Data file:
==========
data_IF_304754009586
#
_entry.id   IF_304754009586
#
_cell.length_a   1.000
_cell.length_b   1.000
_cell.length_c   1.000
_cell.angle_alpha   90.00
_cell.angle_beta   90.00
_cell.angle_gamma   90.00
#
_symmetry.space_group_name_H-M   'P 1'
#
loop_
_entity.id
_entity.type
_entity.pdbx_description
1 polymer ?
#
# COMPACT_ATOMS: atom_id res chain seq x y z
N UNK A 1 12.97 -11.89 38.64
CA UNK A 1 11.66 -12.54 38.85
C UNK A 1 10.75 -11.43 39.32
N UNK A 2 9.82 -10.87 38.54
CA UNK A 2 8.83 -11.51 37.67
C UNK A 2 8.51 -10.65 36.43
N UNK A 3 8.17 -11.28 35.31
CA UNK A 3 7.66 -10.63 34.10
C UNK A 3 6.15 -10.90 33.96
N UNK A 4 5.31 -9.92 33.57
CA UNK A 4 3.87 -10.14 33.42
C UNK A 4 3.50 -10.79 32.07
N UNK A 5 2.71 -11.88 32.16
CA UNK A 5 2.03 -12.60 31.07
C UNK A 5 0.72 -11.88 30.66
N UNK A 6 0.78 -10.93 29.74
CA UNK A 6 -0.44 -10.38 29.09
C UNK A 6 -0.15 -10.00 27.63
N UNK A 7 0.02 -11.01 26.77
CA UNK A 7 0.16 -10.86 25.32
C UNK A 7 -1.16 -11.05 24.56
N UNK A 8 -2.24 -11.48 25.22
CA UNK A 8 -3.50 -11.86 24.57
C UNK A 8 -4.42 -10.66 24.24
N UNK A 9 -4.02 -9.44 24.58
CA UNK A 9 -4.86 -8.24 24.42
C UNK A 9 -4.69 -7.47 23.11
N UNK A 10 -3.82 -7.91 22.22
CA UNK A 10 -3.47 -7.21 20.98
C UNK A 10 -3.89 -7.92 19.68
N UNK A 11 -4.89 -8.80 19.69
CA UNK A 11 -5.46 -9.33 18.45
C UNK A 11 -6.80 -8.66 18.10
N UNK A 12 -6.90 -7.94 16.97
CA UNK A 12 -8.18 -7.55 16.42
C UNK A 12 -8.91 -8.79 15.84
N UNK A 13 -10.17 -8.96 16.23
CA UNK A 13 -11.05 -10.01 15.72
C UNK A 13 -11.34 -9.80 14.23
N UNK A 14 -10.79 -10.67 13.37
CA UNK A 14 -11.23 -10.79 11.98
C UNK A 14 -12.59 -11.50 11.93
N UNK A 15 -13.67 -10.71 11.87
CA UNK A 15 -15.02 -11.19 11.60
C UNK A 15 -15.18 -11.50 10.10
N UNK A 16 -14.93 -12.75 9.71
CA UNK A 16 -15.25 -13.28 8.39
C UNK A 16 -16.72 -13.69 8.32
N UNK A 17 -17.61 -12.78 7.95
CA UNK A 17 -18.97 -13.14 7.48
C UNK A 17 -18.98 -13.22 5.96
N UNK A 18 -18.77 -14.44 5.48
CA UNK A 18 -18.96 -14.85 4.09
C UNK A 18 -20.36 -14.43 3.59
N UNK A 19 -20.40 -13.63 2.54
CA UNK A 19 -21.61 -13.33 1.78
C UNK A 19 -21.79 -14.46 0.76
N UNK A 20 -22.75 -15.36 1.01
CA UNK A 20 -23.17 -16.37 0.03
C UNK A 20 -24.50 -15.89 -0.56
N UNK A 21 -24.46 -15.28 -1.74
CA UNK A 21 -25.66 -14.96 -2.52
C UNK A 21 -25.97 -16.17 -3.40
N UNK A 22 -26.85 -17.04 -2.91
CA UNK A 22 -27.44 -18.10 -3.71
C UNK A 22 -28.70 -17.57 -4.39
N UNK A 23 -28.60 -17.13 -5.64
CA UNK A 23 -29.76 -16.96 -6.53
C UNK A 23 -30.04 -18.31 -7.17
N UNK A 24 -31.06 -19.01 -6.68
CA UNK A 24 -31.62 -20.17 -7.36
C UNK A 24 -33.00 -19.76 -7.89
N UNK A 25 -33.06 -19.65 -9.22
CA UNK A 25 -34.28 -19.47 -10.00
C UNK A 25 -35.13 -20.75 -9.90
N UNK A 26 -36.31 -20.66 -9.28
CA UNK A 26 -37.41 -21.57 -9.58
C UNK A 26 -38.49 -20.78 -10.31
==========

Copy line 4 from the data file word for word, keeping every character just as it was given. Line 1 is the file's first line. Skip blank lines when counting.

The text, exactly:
#